5. Signal Strength/Quality Method

The signal strength/quality method provides a location estimate for a station based on signal strength and/or signal quality measurements for one or more other stations and known locations of the other stations. The location of the station may be determined using pattern matching, as described below.

A terminal may record the identities of all access points that can be received by the terminal at a particular location. The terminal may also measure the signal strength and/or signal quality for each access point received by the terminal. Signal strength may be quantified by received power and may be given in units of dBm. Signal quality may be quantified by signal-to-noise ratio (SNR), energy-per-bit-to-total-noise ratio (Eb/No), bit error rate (BER), packet error rate (PER), observed signaling errors, etc. Signal quality may be given by a binary value that indicates whether or not the signal quality is above a given threshold, e.g., whether the signal quality is sufficient to decode the AP identity. The location of the terminal may also be obtained using independent means, e.g., GPS, A-GPS, etc. The terminal may report its location, the identities of the received access points, and the signal strength/quality measurement for each access point.

A network server, e.g., network server 130 in FIG. 1, may receive reports from different terminals and/or reports from the same terminals at different locations. The network server may build up a database of access points received at different locations and the associated signal strengths/qualities. A geographic area of interest may be partitioned into small regions or pixels. The regions may have any shape (e.g., squares, rectangles, hexagons, etc.) and may also have any size (e.g., few meters across). The location reported by a terminal may be mapped to a single pixel (e.g., the pixel containing the terminal location coordinates) or to a small set of pixels (e.g., pixels included in a probable area in which the terminal is located). The access point identities and signal strengths/qualities may be associated with the pixel(s) to which the terminal location is mapped. If reports are obtained from multiple terminals for the same pixel or set of pixels, then the measurements in these reports may be combined (e.g., averaged), and the combined measurements may be stored for the pixel(s). For example, signal strengths may be averaged using a moving weighted time average, where the weights may depend on the probability that a given terminal location is correctly mapped to a particular pixel. Signal qualities may also be averaged. For example, if one signal quality threshold is used, then the overall signal quality may relate to the percentage of terminals for which the threshold was exceeded.

The database may be used for positioning of terminals. The network server may obtain from a terminal the identities of access points received by the terminal and possibly signal strengths/qualities for these access points. The network server may search the database for pixels marked with the reported access point identities. The network server may look for partial pattern matches for the access points identified by the terminal and may ignore access points not identified. The network server may then identify pixels associated with averaged signal strengths/qualities that most closely match the reported signal strengths/qualities. The network server may take into account the fact that the sensitivity of different terminals may vary. The result of the search may be a set of pixels, not necessarily contiguous, representing possible locations for the terminal together with the probability that each pixel was in fact the correct location. The network server may derive a single location estimate that minimizes the expected location error (or the root mean square of the error).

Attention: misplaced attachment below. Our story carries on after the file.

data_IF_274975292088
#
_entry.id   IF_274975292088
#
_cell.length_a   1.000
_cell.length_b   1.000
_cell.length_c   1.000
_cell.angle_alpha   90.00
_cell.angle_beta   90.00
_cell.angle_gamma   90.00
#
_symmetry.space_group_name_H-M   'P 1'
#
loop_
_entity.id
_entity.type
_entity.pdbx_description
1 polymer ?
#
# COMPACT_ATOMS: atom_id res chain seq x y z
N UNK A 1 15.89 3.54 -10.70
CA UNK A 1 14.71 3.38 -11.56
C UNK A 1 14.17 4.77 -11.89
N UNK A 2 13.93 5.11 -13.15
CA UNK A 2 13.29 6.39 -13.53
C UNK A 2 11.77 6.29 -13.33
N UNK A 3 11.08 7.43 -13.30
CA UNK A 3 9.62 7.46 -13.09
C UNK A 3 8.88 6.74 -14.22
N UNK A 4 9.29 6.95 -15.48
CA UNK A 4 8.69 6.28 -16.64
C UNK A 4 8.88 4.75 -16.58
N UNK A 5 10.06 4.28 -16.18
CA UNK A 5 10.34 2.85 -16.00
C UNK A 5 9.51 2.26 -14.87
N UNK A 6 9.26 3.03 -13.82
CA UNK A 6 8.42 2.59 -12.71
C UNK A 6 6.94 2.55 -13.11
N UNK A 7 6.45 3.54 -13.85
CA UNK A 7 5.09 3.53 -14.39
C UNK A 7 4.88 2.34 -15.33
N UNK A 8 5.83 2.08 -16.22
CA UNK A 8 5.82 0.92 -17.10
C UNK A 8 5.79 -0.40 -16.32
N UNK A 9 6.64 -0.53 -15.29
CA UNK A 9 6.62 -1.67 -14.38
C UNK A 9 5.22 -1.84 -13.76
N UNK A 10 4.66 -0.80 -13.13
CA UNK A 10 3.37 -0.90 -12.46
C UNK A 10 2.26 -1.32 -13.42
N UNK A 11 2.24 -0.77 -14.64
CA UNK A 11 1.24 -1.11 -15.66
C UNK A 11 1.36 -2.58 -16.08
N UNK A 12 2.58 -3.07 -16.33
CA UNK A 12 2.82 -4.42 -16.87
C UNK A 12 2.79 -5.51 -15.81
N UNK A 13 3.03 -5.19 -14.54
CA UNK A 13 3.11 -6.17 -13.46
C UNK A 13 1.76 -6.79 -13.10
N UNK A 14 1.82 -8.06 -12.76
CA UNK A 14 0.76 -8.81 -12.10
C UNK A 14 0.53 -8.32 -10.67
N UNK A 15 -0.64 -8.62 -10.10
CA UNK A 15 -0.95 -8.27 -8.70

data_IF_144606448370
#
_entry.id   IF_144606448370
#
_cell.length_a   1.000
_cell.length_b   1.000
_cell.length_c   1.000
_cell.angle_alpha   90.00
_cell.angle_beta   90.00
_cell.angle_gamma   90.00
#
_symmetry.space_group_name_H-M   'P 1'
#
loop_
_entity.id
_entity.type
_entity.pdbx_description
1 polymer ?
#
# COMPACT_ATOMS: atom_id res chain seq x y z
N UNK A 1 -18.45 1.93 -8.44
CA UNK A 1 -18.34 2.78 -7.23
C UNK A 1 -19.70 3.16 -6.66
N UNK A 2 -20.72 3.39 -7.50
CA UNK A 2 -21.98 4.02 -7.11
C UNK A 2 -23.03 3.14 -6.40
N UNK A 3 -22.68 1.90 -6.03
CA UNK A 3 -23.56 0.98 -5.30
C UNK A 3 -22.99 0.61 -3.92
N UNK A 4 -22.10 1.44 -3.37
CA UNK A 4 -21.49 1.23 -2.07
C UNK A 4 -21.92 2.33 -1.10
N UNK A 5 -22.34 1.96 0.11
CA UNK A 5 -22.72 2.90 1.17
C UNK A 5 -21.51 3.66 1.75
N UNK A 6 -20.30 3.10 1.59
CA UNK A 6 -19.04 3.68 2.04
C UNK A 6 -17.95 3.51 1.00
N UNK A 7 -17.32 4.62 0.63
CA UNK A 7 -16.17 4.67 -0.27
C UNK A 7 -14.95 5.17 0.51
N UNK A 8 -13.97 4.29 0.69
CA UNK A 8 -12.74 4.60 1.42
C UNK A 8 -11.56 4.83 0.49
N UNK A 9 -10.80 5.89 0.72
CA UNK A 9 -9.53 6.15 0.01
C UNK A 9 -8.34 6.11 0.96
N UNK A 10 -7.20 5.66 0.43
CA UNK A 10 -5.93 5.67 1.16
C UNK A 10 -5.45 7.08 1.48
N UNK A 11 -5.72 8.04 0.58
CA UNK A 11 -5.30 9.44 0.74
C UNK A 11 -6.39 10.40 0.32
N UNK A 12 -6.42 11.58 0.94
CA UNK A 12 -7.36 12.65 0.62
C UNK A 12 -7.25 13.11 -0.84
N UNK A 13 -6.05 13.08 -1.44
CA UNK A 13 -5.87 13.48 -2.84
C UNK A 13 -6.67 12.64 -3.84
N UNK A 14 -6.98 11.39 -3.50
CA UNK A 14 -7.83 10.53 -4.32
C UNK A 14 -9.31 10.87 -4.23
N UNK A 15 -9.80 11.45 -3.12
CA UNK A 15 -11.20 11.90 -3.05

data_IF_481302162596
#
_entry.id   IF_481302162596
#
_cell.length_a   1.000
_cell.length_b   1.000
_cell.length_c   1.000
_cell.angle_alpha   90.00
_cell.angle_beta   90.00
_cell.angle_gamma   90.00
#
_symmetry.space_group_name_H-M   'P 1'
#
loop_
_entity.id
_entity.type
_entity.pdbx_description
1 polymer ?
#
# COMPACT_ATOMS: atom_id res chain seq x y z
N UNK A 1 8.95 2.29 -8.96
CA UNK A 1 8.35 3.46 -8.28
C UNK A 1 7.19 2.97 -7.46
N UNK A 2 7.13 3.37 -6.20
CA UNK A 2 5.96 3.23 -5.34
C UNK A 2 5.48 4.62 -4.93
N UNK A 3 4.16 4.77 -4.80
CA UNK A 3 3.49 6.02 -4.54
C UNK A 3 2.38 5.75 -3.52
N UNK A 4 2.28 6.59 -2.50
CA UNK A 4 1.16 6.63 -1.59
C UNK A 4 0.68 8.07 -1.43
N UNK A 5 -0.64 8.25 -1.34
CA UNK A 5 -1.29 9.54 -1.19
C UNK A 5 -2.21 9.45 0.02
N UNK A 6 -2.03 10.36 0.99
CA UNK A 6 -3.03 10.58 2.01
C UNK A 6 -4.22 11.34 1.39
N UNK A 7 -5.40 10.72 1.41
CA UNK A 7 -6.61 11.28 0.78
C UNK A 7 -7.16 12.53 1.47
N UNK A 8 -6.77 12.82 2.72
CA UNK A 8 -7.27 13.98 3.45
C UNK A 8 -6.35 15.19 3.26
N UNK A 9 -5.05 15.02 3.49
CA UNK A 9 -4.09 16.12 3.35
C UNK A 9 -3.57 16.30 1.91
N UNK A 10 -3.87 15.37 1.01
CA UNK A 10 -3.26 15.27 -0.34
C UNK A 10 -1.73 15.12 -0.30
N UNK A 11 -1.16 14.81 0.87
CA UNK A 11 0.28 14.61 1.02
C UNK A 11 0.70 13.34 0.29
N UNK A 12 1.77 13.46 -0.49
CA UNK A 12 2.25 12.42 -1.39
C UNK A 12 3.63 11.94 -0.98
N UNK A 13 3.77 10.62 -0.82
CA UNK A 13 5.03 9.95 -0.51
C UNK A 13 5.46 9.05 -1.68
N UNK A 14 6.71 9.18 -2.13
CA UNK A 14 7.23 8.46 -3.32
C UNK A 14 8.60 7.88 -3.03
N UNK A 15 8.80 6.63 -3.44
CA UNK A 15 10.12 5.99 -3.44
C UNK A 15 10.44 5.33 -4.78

The network server may instruct terminals to obtain signal strength/quality measurements and may receive the measurements from these terminals. The network server may build up and/or update the database and perform location-related computations to determine the locations of terminals.

6. Cell ID Method for A-GPS

The A-GPS method provides assistance data to terminals to assist the terminals acquire and measure GPS signals and/or to compute location estimates from the resultant measurements. Assistance data may also be used to support positioning with other satellite positioning systems such as the European Galileo system. An approximate location of a terminal is typically needed in order to provide appropriate assistance data to the terminal. For example, knowledge of the terminal location to within few kilometers is needed to provide acquisition assistance data and GPS-GSM or GPS-WCDMA timing assistance data used to support A-GPS in GSM and W-CDMA networks. Any of the positioning methods described herein may be used to determine the location of the terminal with the required level of accuracy. However, some amount of time is needed to execute one of these position methods and, if successful, the resultant location estimate may be much more accurate than necessary to support A-GPS.

Various positioning methods with fast response time may be capable of delivering coarse location estimates suitable to support A-GPS. For a cell ID method, a terminal obtains globally unique identities of one or more cells in a cellular network such as a GSM, W-CDMA, or cdma2000 network. The terminal may detect for cells using dual-mode capability and may receive cellular signals (e.g., from GSM, W-CDMA, and/or cdma2000 networks) in parallel with WLAN signals. Alternatively, the terminal may temporarily suspend reception of WLAN signals (e.g., when not needed or not scheduled), switch to cellular operation, scan for cellular signals, and decode the received cellular signals. An access point serving the terminal or a network serving the terminal via the WLAN may also provide the terminal with identities of cells with coverage in the terminal's location. This may be achieved via unsolicited broadcast or point-to-point signaling or in response to a request from the terminal. The cells detected by the terminal may include cells whose coverage included the current location of the terminal and/or cells recently detected by the terminal when near its current location.